A true classic that is suitable and wholly recommended for the whole family. Even though it was made in 1955 it is in colour and stands up well against many more recent film releases.
Vastly superior in every way to the remake of 2004, No film collection is complete without it.

10/10.
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1 of 1 people found the following review helpful
on 30 October 2013
This film is a classic with Alec Guinness, Cecil Parker, Herbert Lom, Peter Sellers and Danny Green. The only thing that puzzles me is that Katie Johnson who plays the old lady in the film has no picture on the box and her name is in tiny print along with Jack Warner and Frankie Howard who had very small parts in the film. Katie Johnson plays the part brilliantly. She was very old at the time and died 2 years after the film was made. She is the one of the main characters in the film and it's strange that her name is not up with the other five actors. Nevertheless, this is a delight to watch.
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15 of 18 people found the following review helpful
TOP 500 REVIEWERon 26 September 2005
I recently purchased The Horse's Mouth (1958) from Amazon as well as "The Alec Guinness Collection" which includes The Ladykillers (1955) plus four others: Kind Hearts and Coronets (1949), The Man in the White Suit (1951), The Lavender Hill Mob (1951), and The Captain's Paradise (1953). Frankly, I was amazed how well each of the six films has held up since I first saw it.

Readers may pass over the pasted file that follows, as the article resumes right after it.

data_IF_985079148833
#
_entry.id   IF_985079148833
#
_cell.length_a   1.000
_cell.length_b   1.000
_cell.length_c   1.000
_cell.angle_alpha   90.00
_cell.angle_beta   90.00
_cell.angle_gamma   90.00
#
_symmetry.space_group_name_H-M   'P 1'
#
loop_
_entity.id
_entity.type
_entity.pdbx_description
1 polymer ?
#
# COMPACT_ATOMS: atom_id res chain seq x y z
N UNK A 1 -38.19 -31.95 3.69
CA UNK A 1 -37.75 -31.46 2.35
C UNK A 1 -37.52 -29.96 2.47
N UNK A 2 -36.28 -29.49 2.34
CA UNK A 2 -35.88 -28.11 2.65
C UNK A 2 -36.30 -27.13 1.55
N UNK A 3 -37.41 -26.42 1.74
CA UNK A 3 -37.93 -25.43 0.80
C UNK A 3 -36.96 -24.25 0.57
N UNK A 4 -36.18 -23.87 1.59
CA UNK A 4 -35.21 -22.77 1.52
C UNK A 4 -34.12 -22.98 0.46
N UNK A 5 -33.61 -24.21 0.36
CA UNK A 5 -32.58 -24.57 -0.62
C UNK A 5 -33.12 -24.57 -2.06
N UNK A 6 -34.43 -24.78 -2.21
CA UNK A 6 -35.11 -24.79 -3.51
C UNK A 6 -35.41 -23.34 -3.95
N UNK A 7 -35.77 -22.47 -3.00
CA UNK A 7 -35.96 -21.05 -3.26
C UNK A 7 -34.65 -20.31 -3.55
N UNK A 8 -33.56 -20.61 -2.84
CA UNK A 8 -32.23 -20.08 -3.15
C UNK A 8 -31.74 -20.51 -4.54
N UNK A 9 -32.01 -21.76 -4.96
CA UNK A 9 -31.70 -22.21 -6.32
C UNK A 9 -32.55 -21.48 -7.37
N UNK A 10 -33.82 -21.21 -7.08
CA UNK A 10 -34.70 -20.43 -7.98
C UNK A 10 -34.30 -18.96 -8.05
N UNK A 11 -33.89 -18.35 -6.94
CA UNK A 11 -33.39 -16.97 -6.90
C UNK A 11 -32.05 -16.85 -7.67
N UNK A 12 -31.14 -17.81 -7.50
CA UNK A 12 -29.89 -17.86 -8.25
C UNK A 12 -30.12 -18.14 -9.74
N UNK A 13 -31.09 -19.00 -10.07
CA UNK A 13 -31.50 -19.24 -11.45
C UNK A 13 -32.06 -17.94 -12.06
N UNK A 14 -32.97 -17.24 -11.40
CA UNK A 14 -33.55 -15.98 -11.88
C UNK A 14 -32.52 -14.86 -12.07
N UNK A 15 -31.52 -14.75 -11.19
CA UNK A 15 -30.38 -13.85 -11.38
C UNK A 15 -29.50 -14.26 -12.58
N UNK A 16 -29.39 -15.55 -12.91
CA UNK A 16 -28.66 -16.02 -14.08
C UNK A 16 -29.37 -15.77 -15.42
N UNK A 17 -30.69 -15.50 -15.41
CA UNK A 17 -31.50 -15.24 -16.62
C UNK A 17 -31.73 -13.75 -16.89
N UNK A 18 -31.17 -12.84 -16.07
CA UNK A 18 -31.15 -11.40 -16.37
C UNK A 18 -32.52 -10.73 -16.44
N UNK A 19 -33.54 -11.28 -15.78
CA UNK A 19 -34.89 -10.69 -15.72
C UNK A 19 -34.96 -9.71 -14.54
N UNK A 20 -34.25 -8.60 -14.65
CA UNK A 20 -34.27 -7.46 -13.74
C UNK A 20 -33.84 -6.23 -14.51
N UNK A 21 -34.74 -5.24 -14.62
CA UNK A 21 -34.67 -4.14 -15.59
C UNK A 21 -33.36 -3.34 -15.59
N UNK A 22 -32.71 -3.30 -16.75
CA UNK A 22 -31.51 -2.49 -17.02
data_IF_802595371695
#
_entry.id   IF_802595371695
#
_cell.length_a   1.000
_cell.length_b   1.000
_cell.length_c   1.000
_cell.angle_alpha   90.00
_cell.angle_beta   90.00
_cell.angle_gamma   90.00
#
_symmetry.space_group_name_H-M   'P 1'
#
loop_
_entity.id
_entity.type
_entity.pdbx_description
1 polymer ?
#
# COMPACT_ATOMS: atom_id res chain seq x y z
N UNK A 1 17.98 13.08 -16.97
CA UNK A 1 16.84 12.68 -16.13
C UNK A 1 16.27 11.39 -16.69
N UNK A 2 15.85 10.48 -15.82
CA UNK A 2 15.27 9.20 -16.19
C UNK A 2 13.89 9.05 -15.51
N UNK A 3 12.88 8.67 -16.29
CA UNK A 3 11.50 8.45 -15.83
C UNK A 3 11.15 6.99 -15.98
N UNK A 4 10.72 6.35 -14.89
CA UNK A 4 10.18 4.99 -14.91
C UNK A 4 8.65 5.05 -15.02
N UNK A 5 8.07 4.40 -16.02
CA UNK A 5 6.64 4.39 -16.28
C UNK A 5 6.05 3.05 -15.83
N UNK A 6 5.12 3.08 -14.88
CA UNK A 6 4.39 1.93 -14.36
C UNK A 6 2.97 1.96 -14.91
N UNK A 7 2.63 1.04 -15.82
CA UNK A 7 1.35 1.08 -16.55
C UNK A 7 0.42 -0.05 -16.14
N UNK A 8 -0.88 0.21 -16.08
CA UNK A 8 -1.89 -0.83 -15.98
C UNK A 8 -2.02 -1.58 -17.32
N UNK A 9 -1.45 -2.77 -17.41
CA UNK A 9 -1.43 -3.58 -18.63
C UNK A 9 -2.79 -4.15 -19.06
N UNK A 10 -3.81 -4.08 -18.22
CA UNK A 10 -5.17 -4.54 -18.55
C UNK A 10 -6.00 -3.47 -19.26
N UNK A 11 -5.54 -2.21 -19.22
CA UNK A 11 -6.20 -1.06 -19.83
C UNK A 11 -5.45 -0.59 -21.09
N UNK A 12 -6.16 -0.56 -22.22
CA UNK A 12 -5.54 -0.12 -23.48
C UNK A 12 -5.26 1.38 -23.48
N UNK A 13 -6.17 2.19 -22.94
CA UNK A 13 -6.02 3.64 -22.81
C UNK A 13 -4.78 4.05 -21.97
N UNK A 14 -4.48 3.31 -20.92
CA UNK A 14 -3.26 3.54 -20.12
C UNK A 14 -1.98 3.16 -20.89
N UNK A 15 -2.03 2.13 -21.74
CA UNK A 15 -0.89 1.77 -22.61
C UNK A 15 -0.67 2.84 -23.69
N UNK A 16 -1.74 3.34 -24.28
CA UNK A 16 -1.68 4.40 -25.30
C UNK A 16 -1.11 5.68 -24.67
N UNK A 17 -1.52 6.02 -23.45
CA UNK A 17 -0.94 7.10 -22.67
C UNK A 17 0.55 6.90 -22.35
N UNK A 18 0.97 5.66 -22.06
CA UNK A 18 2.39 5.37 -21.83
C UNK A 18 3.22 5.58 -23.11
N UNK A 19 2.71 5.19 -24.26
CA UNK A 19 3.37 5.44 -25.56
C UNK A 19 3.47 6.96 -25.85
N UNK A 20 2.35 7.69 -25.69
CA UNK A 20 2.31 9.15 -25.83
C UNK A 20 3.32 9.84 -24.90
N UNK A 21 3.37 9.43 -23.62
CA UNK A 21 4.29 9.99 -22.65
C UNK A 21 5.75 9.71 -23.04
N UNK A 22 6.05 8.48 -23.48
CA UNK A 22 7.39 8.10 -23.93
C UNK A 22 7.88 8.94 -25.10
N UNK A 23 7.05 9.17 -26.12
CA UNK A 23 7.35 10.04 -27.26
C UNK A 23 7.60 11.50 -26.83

For me, the most memorable performance in this film is provided by Katie Johnson as Mrs. Louisa Alexandra Wilberforce who rents a flat to Professor Marcus (Guinness) and his companions. The plot such as it is involves their theft of 60,000 pounds and subsequent efforts to remove it from a locker they have rented to store it temporarily. For about half of this film, brilliantly directed by Alexander Mackendrick (who also directed Guinness in The Man in the White Suit, 1951), Mrs. Wilberforce believes that Marcus and his friends are honest citizens and amateur musicians. When she learns that they are thieves, her first concern is not for her personal safety (which is never in doubt, anyway) but to return "the lolly" to its rightful owners. Complications include her elderly friends who appreciatively swarm around the Marcus group during a hilarious afternoon tea party. One development of special interest to me is the fact that, except for the psychopath Louis Harvey (Lom), the thieves do not want Mrs. Wilberforce harmed in any way and begin to feel protective toward her. This proves to be significant as the plot proceeds gracefully to a conclusion I did not anticipate.

Given the number of deaths which occur in this film, it seems inappropriate to describe it as "charming" and "delightful" but it is nonetheless. For that, I give most of the credit to the performance by Katie Johnson under Mackendrick's direction and with the strong support of Guinness who obviously defers to her prominence in so many important scenes. The supporting cast is first-rate. Yes, that really is a very young Peter Sellers in the role of Harry Robinson who is given relatively little to say and do. Danny Green is excellent as One Round, providing the muscle needed to complete the plan devised by the group's brain, Marcus.